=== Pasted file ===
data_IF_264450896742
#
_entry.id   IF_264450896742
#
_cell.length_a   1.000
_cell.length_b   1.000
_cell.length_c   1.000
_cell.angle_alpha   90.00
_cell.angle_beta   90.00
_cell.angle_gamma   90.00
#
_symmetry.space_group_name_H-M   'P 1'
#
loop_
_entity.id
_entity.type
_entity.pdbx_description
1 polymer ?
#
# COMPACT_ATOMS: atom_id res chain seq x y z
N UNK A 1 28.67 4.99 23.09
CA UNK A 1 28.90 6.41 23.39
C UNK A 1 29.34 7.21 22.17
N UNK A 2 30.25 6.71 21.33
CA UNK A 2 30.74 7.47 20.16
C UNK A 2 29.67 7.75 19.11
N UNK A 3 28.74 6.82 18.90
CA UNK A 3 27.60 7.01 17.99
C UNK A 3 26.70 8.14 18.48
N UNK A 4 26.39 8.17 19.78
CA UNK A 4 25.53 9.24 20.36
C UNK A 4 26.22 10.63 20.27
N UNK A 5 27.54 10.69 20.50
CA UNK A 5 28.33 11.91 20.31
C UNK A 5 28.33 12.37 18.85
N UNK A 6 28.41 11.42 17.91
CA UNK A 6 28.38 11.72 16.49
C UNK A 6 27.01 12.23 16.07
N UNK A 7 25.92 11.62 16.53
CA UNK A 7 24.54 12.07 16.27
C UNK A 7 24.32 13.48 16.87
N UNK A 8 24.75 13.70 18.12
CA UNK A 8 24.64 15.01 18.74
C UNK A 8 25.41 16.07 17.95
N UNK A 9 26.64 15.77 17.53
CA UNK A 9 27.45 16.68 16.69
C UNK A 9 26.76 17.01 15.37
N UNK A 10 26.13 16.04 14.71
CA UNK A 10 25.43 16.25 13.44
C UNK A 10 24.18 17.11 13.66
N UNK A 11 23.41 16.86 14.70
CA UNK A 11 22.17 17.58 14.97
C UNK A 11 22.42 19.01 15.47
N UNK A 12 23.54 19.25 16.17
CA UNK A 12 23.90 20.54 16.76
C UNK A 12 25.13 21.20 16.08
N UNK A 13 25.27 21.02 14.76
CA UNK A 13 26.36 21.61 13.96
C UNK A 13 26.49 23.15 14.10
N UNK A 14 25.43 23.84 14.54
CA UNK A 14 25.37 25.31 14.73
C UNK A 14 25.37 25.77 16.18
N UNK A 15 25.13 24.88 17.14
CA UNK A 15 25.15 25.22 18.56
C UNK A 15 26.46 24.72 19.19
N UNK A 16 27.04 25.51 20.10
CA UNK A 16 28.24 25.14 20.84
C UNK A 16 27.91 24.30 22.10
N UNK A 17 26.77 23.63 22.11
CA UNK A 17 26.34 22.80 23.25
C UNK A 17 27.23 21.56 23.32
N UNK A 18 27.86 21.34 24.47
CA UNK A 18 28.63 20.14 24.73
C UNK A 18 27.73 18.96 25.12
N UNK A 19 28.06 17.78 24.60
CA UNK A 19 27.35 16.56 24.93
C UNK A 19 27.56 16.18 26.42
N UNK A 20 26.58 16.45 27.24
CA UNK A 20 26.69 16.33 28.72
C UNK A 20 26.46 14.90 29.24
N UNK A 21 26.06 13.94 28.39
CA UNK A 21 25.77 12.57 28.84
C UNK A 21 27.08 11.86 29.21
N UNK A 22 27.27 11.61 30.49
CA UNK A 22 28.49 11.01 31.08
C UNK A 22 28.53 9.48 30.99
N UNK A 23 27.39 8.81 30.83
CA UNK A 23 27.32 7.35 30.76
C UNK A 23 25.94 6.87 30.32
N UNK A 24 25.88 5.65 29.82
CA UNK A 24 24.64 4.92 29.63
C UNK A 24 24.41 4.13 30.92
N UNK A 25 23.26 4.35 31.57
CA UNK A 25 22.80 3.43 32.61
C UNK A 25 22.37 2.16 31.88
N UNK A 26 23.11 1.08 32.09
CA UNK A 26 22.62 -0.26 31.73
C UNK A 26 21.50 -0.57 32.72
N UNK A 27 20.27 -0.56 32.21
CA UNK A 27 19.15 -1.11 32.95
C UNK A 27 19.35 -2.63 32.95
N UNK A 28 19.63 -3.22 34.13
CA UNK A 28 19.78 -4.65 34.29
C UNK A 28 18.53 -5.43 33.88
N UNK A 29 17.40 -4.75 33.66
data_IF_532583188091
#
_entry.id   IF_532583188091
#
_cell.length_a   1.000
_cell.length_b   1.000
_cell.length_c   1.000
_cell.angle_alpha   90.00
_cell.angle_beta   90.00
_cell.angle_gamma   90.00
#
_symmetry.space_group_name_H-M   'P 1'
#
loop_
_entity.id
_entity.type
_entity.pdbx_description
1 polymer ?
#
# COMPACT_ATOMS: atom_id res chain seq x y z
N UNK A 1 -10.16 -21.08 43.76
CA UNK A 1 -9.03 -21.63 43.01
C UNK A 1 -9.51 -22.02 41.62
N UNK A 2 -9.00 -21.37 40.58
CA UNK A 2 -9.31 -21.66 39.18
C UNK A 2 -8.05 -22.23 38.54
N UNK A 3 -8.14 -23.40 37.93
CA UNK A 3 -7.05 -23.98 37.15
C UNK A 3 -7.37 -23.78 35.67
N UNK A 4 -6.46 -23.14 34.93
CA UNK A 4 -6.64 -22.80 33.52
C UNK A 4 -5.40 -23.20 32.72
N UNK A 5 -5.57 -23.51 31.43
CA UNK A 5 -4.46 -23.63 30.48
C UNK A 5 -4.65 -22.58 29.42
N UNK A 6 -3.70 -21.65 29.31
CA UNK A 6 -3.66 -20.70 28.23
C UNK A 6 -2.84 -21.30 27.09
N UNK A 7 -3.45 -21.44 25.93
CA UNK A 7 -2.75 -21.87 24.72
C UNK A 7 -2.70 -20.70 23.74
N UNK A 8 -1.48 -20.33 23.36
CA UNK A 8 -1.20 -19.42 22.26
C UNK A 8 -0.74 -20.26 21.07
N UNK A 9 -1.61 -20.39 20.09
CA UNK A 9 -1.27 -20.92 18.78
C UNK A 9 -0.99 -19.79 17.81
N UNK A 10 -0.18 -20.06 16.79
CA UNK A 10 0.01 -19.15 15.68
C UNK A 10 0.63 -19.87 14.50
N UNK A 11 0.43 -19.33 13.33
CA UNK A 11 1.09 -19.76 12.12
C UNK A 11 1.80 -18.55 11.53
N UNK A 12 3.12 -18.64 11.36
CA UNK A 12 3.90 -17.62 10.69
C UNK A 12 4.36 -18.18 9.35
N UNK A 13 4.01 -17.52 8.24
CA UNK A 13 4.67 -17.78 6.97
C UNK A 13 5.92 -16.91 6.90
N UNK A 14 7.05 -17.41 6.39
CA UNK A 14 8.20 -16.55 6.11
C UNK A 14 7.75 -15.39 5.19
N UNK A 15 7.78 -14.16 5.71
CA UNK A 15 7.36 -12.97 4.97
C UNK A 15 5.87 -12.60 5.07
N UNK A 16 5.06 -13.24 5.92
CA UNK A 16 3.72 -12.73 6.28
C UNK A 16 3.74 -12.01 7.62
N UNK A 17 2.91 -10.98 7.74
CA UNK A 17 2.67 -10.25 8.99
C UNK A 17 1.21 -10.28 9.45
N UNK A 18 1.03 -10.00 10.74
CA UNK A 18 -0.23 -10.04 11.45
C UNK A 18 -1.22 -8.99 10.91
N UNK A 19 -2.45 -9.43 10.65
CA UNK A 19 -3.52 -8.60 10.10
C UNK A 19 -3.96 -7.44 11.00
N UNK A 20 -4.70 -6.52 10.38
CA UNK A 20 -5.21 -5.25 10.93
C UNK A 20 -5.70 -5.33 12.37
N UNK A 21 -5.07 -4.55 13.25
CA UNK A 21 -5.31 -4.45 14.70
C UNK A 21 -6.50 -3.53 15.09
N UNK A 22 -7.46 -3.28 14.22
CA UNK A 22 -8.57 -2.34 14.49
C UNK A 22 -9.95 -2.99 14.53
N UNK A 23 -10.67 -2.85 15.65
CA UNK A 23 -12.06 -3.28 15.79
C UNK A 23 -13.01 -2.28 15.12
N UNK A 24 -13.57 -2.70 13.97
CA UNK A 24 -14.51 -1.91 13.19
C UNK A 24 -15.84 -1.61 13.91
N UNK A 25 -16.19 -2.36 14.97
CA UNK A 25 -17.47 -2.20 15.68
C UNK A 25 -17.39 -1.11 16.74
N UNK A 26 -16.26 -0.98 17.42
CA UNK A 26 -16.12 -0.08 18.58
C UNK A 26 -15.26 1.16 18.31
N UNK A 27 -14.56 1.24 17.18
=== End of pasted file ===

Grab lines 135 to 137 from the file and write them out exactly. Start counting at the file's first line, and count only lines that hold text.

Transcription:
N UNK A 4 -6.46 -23.14 34.93
CA UNK A 4 -6.64 -22.80 33.52
C UNK A 4 -5.40 -23.20 32.72